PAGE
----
Alaska offers state funding for some private schooling through “correspondence study programs.” These programs allow a student to receive an individualized learning program and options normally unavailable in public schools, such as resources from religious groups or private tutoring.
Many states allow families to open college savings investment accounts to help with educational expenses. These accounts allow families to deposit pre-tax money into investment accounts. Recently, some states have changed the rules on these accounts so parents can spend some of this money on childhood education expenses.
In 1990, school-choice options like these were practically nonexistent.
As of 2023, America had about 700,000 school-choice programs, according to statistics from EdChoice, an Indiana nonprofit that promotes school choice.
With so many Americans increasingly taking advantage of school-choice options, this may be just the beginning of a movement that would fundamentally reshape American public education, EdChoice president Robert Enlow told The Epoch Times.
“This year has been the year of universal choice, where we now have 10 states that basically allow every single student in the state to attend whatever setting works best with them—public, private, charter, at home, or online,” Mr. Enlow said. “We’re really excited about that growth.”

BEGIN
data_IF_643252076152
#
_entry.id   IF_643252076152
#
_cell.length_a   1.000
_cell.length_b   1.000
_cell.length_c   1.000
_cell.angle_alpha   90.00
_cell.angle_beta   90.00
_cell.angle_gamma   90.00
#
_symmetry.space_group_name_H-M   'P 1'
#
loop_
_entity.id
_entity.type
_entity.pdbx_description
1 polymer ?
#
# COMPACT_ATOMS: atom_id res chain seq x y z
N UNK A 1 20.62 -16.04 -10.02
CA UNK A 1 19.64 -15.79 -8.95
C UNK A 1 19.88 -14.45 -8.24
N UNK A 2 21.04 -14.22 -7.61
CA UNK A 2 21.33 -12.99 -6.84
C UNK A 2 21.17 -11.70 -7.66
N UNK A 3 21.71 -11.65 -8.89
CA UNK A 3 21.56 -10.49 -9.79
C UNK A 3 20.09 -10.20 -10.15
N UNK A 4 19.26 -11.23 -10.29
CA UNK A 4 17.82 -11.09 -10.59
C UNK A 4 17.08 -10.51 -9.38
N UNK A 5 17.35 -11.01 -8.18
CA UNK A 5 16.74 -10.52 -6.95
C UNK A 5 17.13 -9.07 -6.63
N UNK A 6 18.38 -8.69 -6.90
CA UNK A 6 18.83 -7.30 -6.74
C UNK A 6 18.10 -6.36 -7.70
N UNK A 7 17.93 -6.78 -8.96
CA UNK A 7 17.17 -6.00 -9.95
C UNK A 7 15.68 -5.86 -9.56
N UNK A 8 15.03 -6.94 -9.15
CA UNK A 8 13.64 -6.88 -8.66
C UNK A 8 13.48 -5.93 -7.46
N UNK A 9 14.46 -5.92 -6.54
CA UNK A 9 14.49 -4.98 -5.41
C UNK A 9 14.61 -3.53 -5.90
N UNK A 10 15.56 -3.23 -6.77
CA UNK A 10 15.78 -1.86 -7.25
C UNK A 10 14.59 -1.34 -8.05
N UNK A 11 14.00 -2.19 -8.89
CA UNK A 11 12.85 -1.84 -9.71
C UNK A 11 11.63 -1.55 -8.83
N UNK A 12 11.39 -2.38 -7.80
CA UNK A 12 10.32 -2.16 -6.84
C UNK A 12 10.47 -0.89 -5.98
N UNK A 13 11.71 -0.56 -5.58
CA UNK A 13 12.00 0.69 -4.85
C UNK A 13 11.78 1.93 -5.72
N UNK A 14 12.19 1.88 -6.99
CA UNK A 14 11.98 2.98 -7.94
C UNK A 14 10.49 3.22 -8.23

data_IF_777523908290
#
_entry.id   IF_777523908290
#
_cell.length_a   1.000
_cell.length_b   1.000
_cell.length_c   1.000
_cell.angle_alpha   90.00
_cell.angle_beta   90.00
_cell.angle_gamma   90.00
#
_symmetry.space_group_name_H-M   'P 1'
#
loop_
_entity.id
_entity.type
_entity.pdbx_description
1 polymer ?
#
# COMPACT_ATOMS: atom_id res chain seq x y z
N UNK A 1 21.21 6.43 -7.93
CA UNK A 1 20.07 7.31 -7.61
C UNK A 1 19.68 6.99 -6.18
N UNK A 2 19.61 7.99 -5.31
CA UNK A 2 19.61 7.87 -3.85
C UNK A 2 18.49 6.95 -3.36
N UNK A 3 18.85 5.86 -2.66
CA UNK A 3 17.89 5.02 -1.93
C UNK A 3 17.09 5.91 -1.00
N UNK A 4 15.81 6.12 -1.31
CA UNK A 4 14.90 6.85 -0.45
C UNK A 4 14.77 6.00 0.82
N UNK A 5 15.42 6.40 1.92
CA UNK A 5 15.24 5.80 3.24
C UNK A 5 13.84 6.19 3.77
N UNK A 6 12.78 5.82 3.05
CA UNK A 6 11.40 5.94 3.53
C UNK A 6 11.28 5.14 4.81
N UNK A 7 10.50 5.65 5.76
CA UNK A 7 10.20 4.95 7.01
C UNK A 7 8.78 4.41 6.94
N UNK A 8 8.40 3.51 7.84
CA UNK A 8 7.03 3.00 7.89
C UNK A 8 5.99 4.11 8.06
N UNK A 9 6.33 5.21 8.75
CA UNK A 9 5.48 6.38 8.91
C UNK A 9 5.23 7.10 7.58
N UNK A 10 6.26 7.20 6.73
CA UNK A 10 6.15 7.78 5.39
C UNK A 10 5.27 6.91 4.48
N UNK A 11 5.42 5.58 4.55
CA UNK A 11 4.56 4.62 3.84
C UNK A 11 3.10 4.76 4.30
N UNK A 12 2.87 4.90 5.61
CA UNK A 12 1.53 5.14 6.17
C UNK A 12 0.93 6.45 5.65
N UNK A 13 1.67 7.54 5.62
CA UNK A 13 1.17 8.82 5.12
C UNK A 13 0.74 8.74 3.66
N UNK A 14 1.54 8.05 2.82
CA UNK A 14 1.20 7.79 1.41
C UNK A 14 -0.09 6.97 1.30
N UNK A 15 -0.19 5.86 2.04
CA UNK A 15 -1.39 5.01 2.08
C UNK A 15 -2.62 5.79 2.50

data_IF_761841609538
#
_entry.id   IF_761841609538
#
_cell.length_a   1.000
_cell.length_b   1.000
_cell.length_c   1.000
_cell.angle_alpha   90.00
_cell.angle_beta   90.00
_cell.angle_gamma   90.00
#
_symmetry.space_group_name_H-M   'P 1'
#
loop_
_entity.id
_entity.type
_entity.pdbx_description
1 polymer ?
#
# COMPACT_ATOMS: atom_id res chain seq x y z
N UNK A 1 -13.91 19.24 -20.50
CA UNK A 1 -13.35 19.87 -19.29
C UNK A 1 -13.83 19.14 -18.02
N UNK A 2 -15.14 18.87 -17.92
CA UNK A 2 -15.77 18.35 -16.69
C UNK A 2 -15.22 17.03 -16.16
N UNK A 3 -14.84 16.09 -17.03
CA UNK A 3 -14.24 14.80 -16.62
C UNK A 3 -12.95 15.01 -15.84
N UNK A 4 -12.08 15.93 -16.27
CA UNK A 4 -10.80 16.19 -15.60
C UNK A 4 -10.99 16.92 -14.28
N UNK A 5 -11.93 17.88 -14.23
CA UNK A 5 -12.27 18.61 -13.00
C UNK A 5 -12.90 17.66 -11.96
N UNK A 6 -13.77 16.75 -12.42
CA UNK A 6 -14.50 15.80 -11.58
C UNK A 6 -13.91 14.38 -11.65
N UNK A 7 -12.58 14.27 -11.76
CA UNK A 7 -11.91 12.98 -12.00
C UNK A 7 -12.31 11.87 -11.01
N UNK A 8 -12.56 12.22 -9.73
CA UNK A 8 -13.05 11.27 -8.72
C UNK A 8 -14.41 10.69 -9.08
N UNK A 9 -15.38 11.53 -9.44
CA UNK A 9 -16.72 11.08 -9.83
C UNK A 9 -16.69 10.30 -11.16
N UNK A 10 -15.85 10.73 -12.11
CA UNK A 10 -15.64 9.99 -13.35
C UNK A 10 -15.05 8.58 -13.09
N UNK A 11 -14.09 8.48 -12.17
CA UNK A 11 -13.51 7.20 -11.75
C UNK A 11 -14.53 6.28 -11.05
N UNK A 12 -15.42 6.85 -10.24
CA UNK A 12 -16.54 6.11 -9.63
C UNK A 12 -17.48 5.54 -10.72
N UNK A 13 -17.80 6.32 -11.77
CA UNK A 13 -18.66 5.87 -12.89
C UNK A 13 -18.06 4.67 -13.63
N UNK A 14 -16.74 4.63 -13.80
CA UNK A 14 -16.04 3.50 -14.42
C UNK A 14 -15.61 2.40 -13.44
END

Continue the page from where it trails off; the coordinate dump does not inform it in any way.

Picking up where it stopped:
For homeschooling parents, receiving state money can make a huge difference, homeschooling mother Kimberly Ebbers told The Epoch Times.
She quit her job to give her three sons an education at home. She’s been teaching them for 22 years.
“In the beginning, we didn’t take vacations and buy new clothes and eat out,” said Ms. Ebbers, who lives in Florida. “We sacrificed so that I could stay home.
“It was just important to us to be with our children and for our children to be with each other.”
In 2023, Florida passed legislation allowing for universal school choice, which means even homeschooling children are eligible for funding from the state for educational expenses.
But surprisingly, the Ebbers family isn’t interested in using the state’s money.
State money can mean state control over education to some degree, Ms. Ebbers said.
“In the future, it may lead to them choosing our curriculum or other choices like that,” she said.
However, money from the state could be a blessing to families with children with disabilities, she said.
“I do have friends that have kids with special needs that have to have services, like speech pathology, or physical therapy, or occupational therapy. And it’s expensive, going every week to those appointments and paying out-of-pocket costs.”
Florida homeschooling mother of five Michelle Jernigan told The Epoch Times she greatly appreciates new laws that give homeschoolers aid in educating their children.
“I’m very grateful to the state for making it so we’re able to afford things we were never able to afford before for my kids,” Ms. Jernigan said. “And it has made a big difference in their education.”
Read more here…
Sourced from ZeroHedge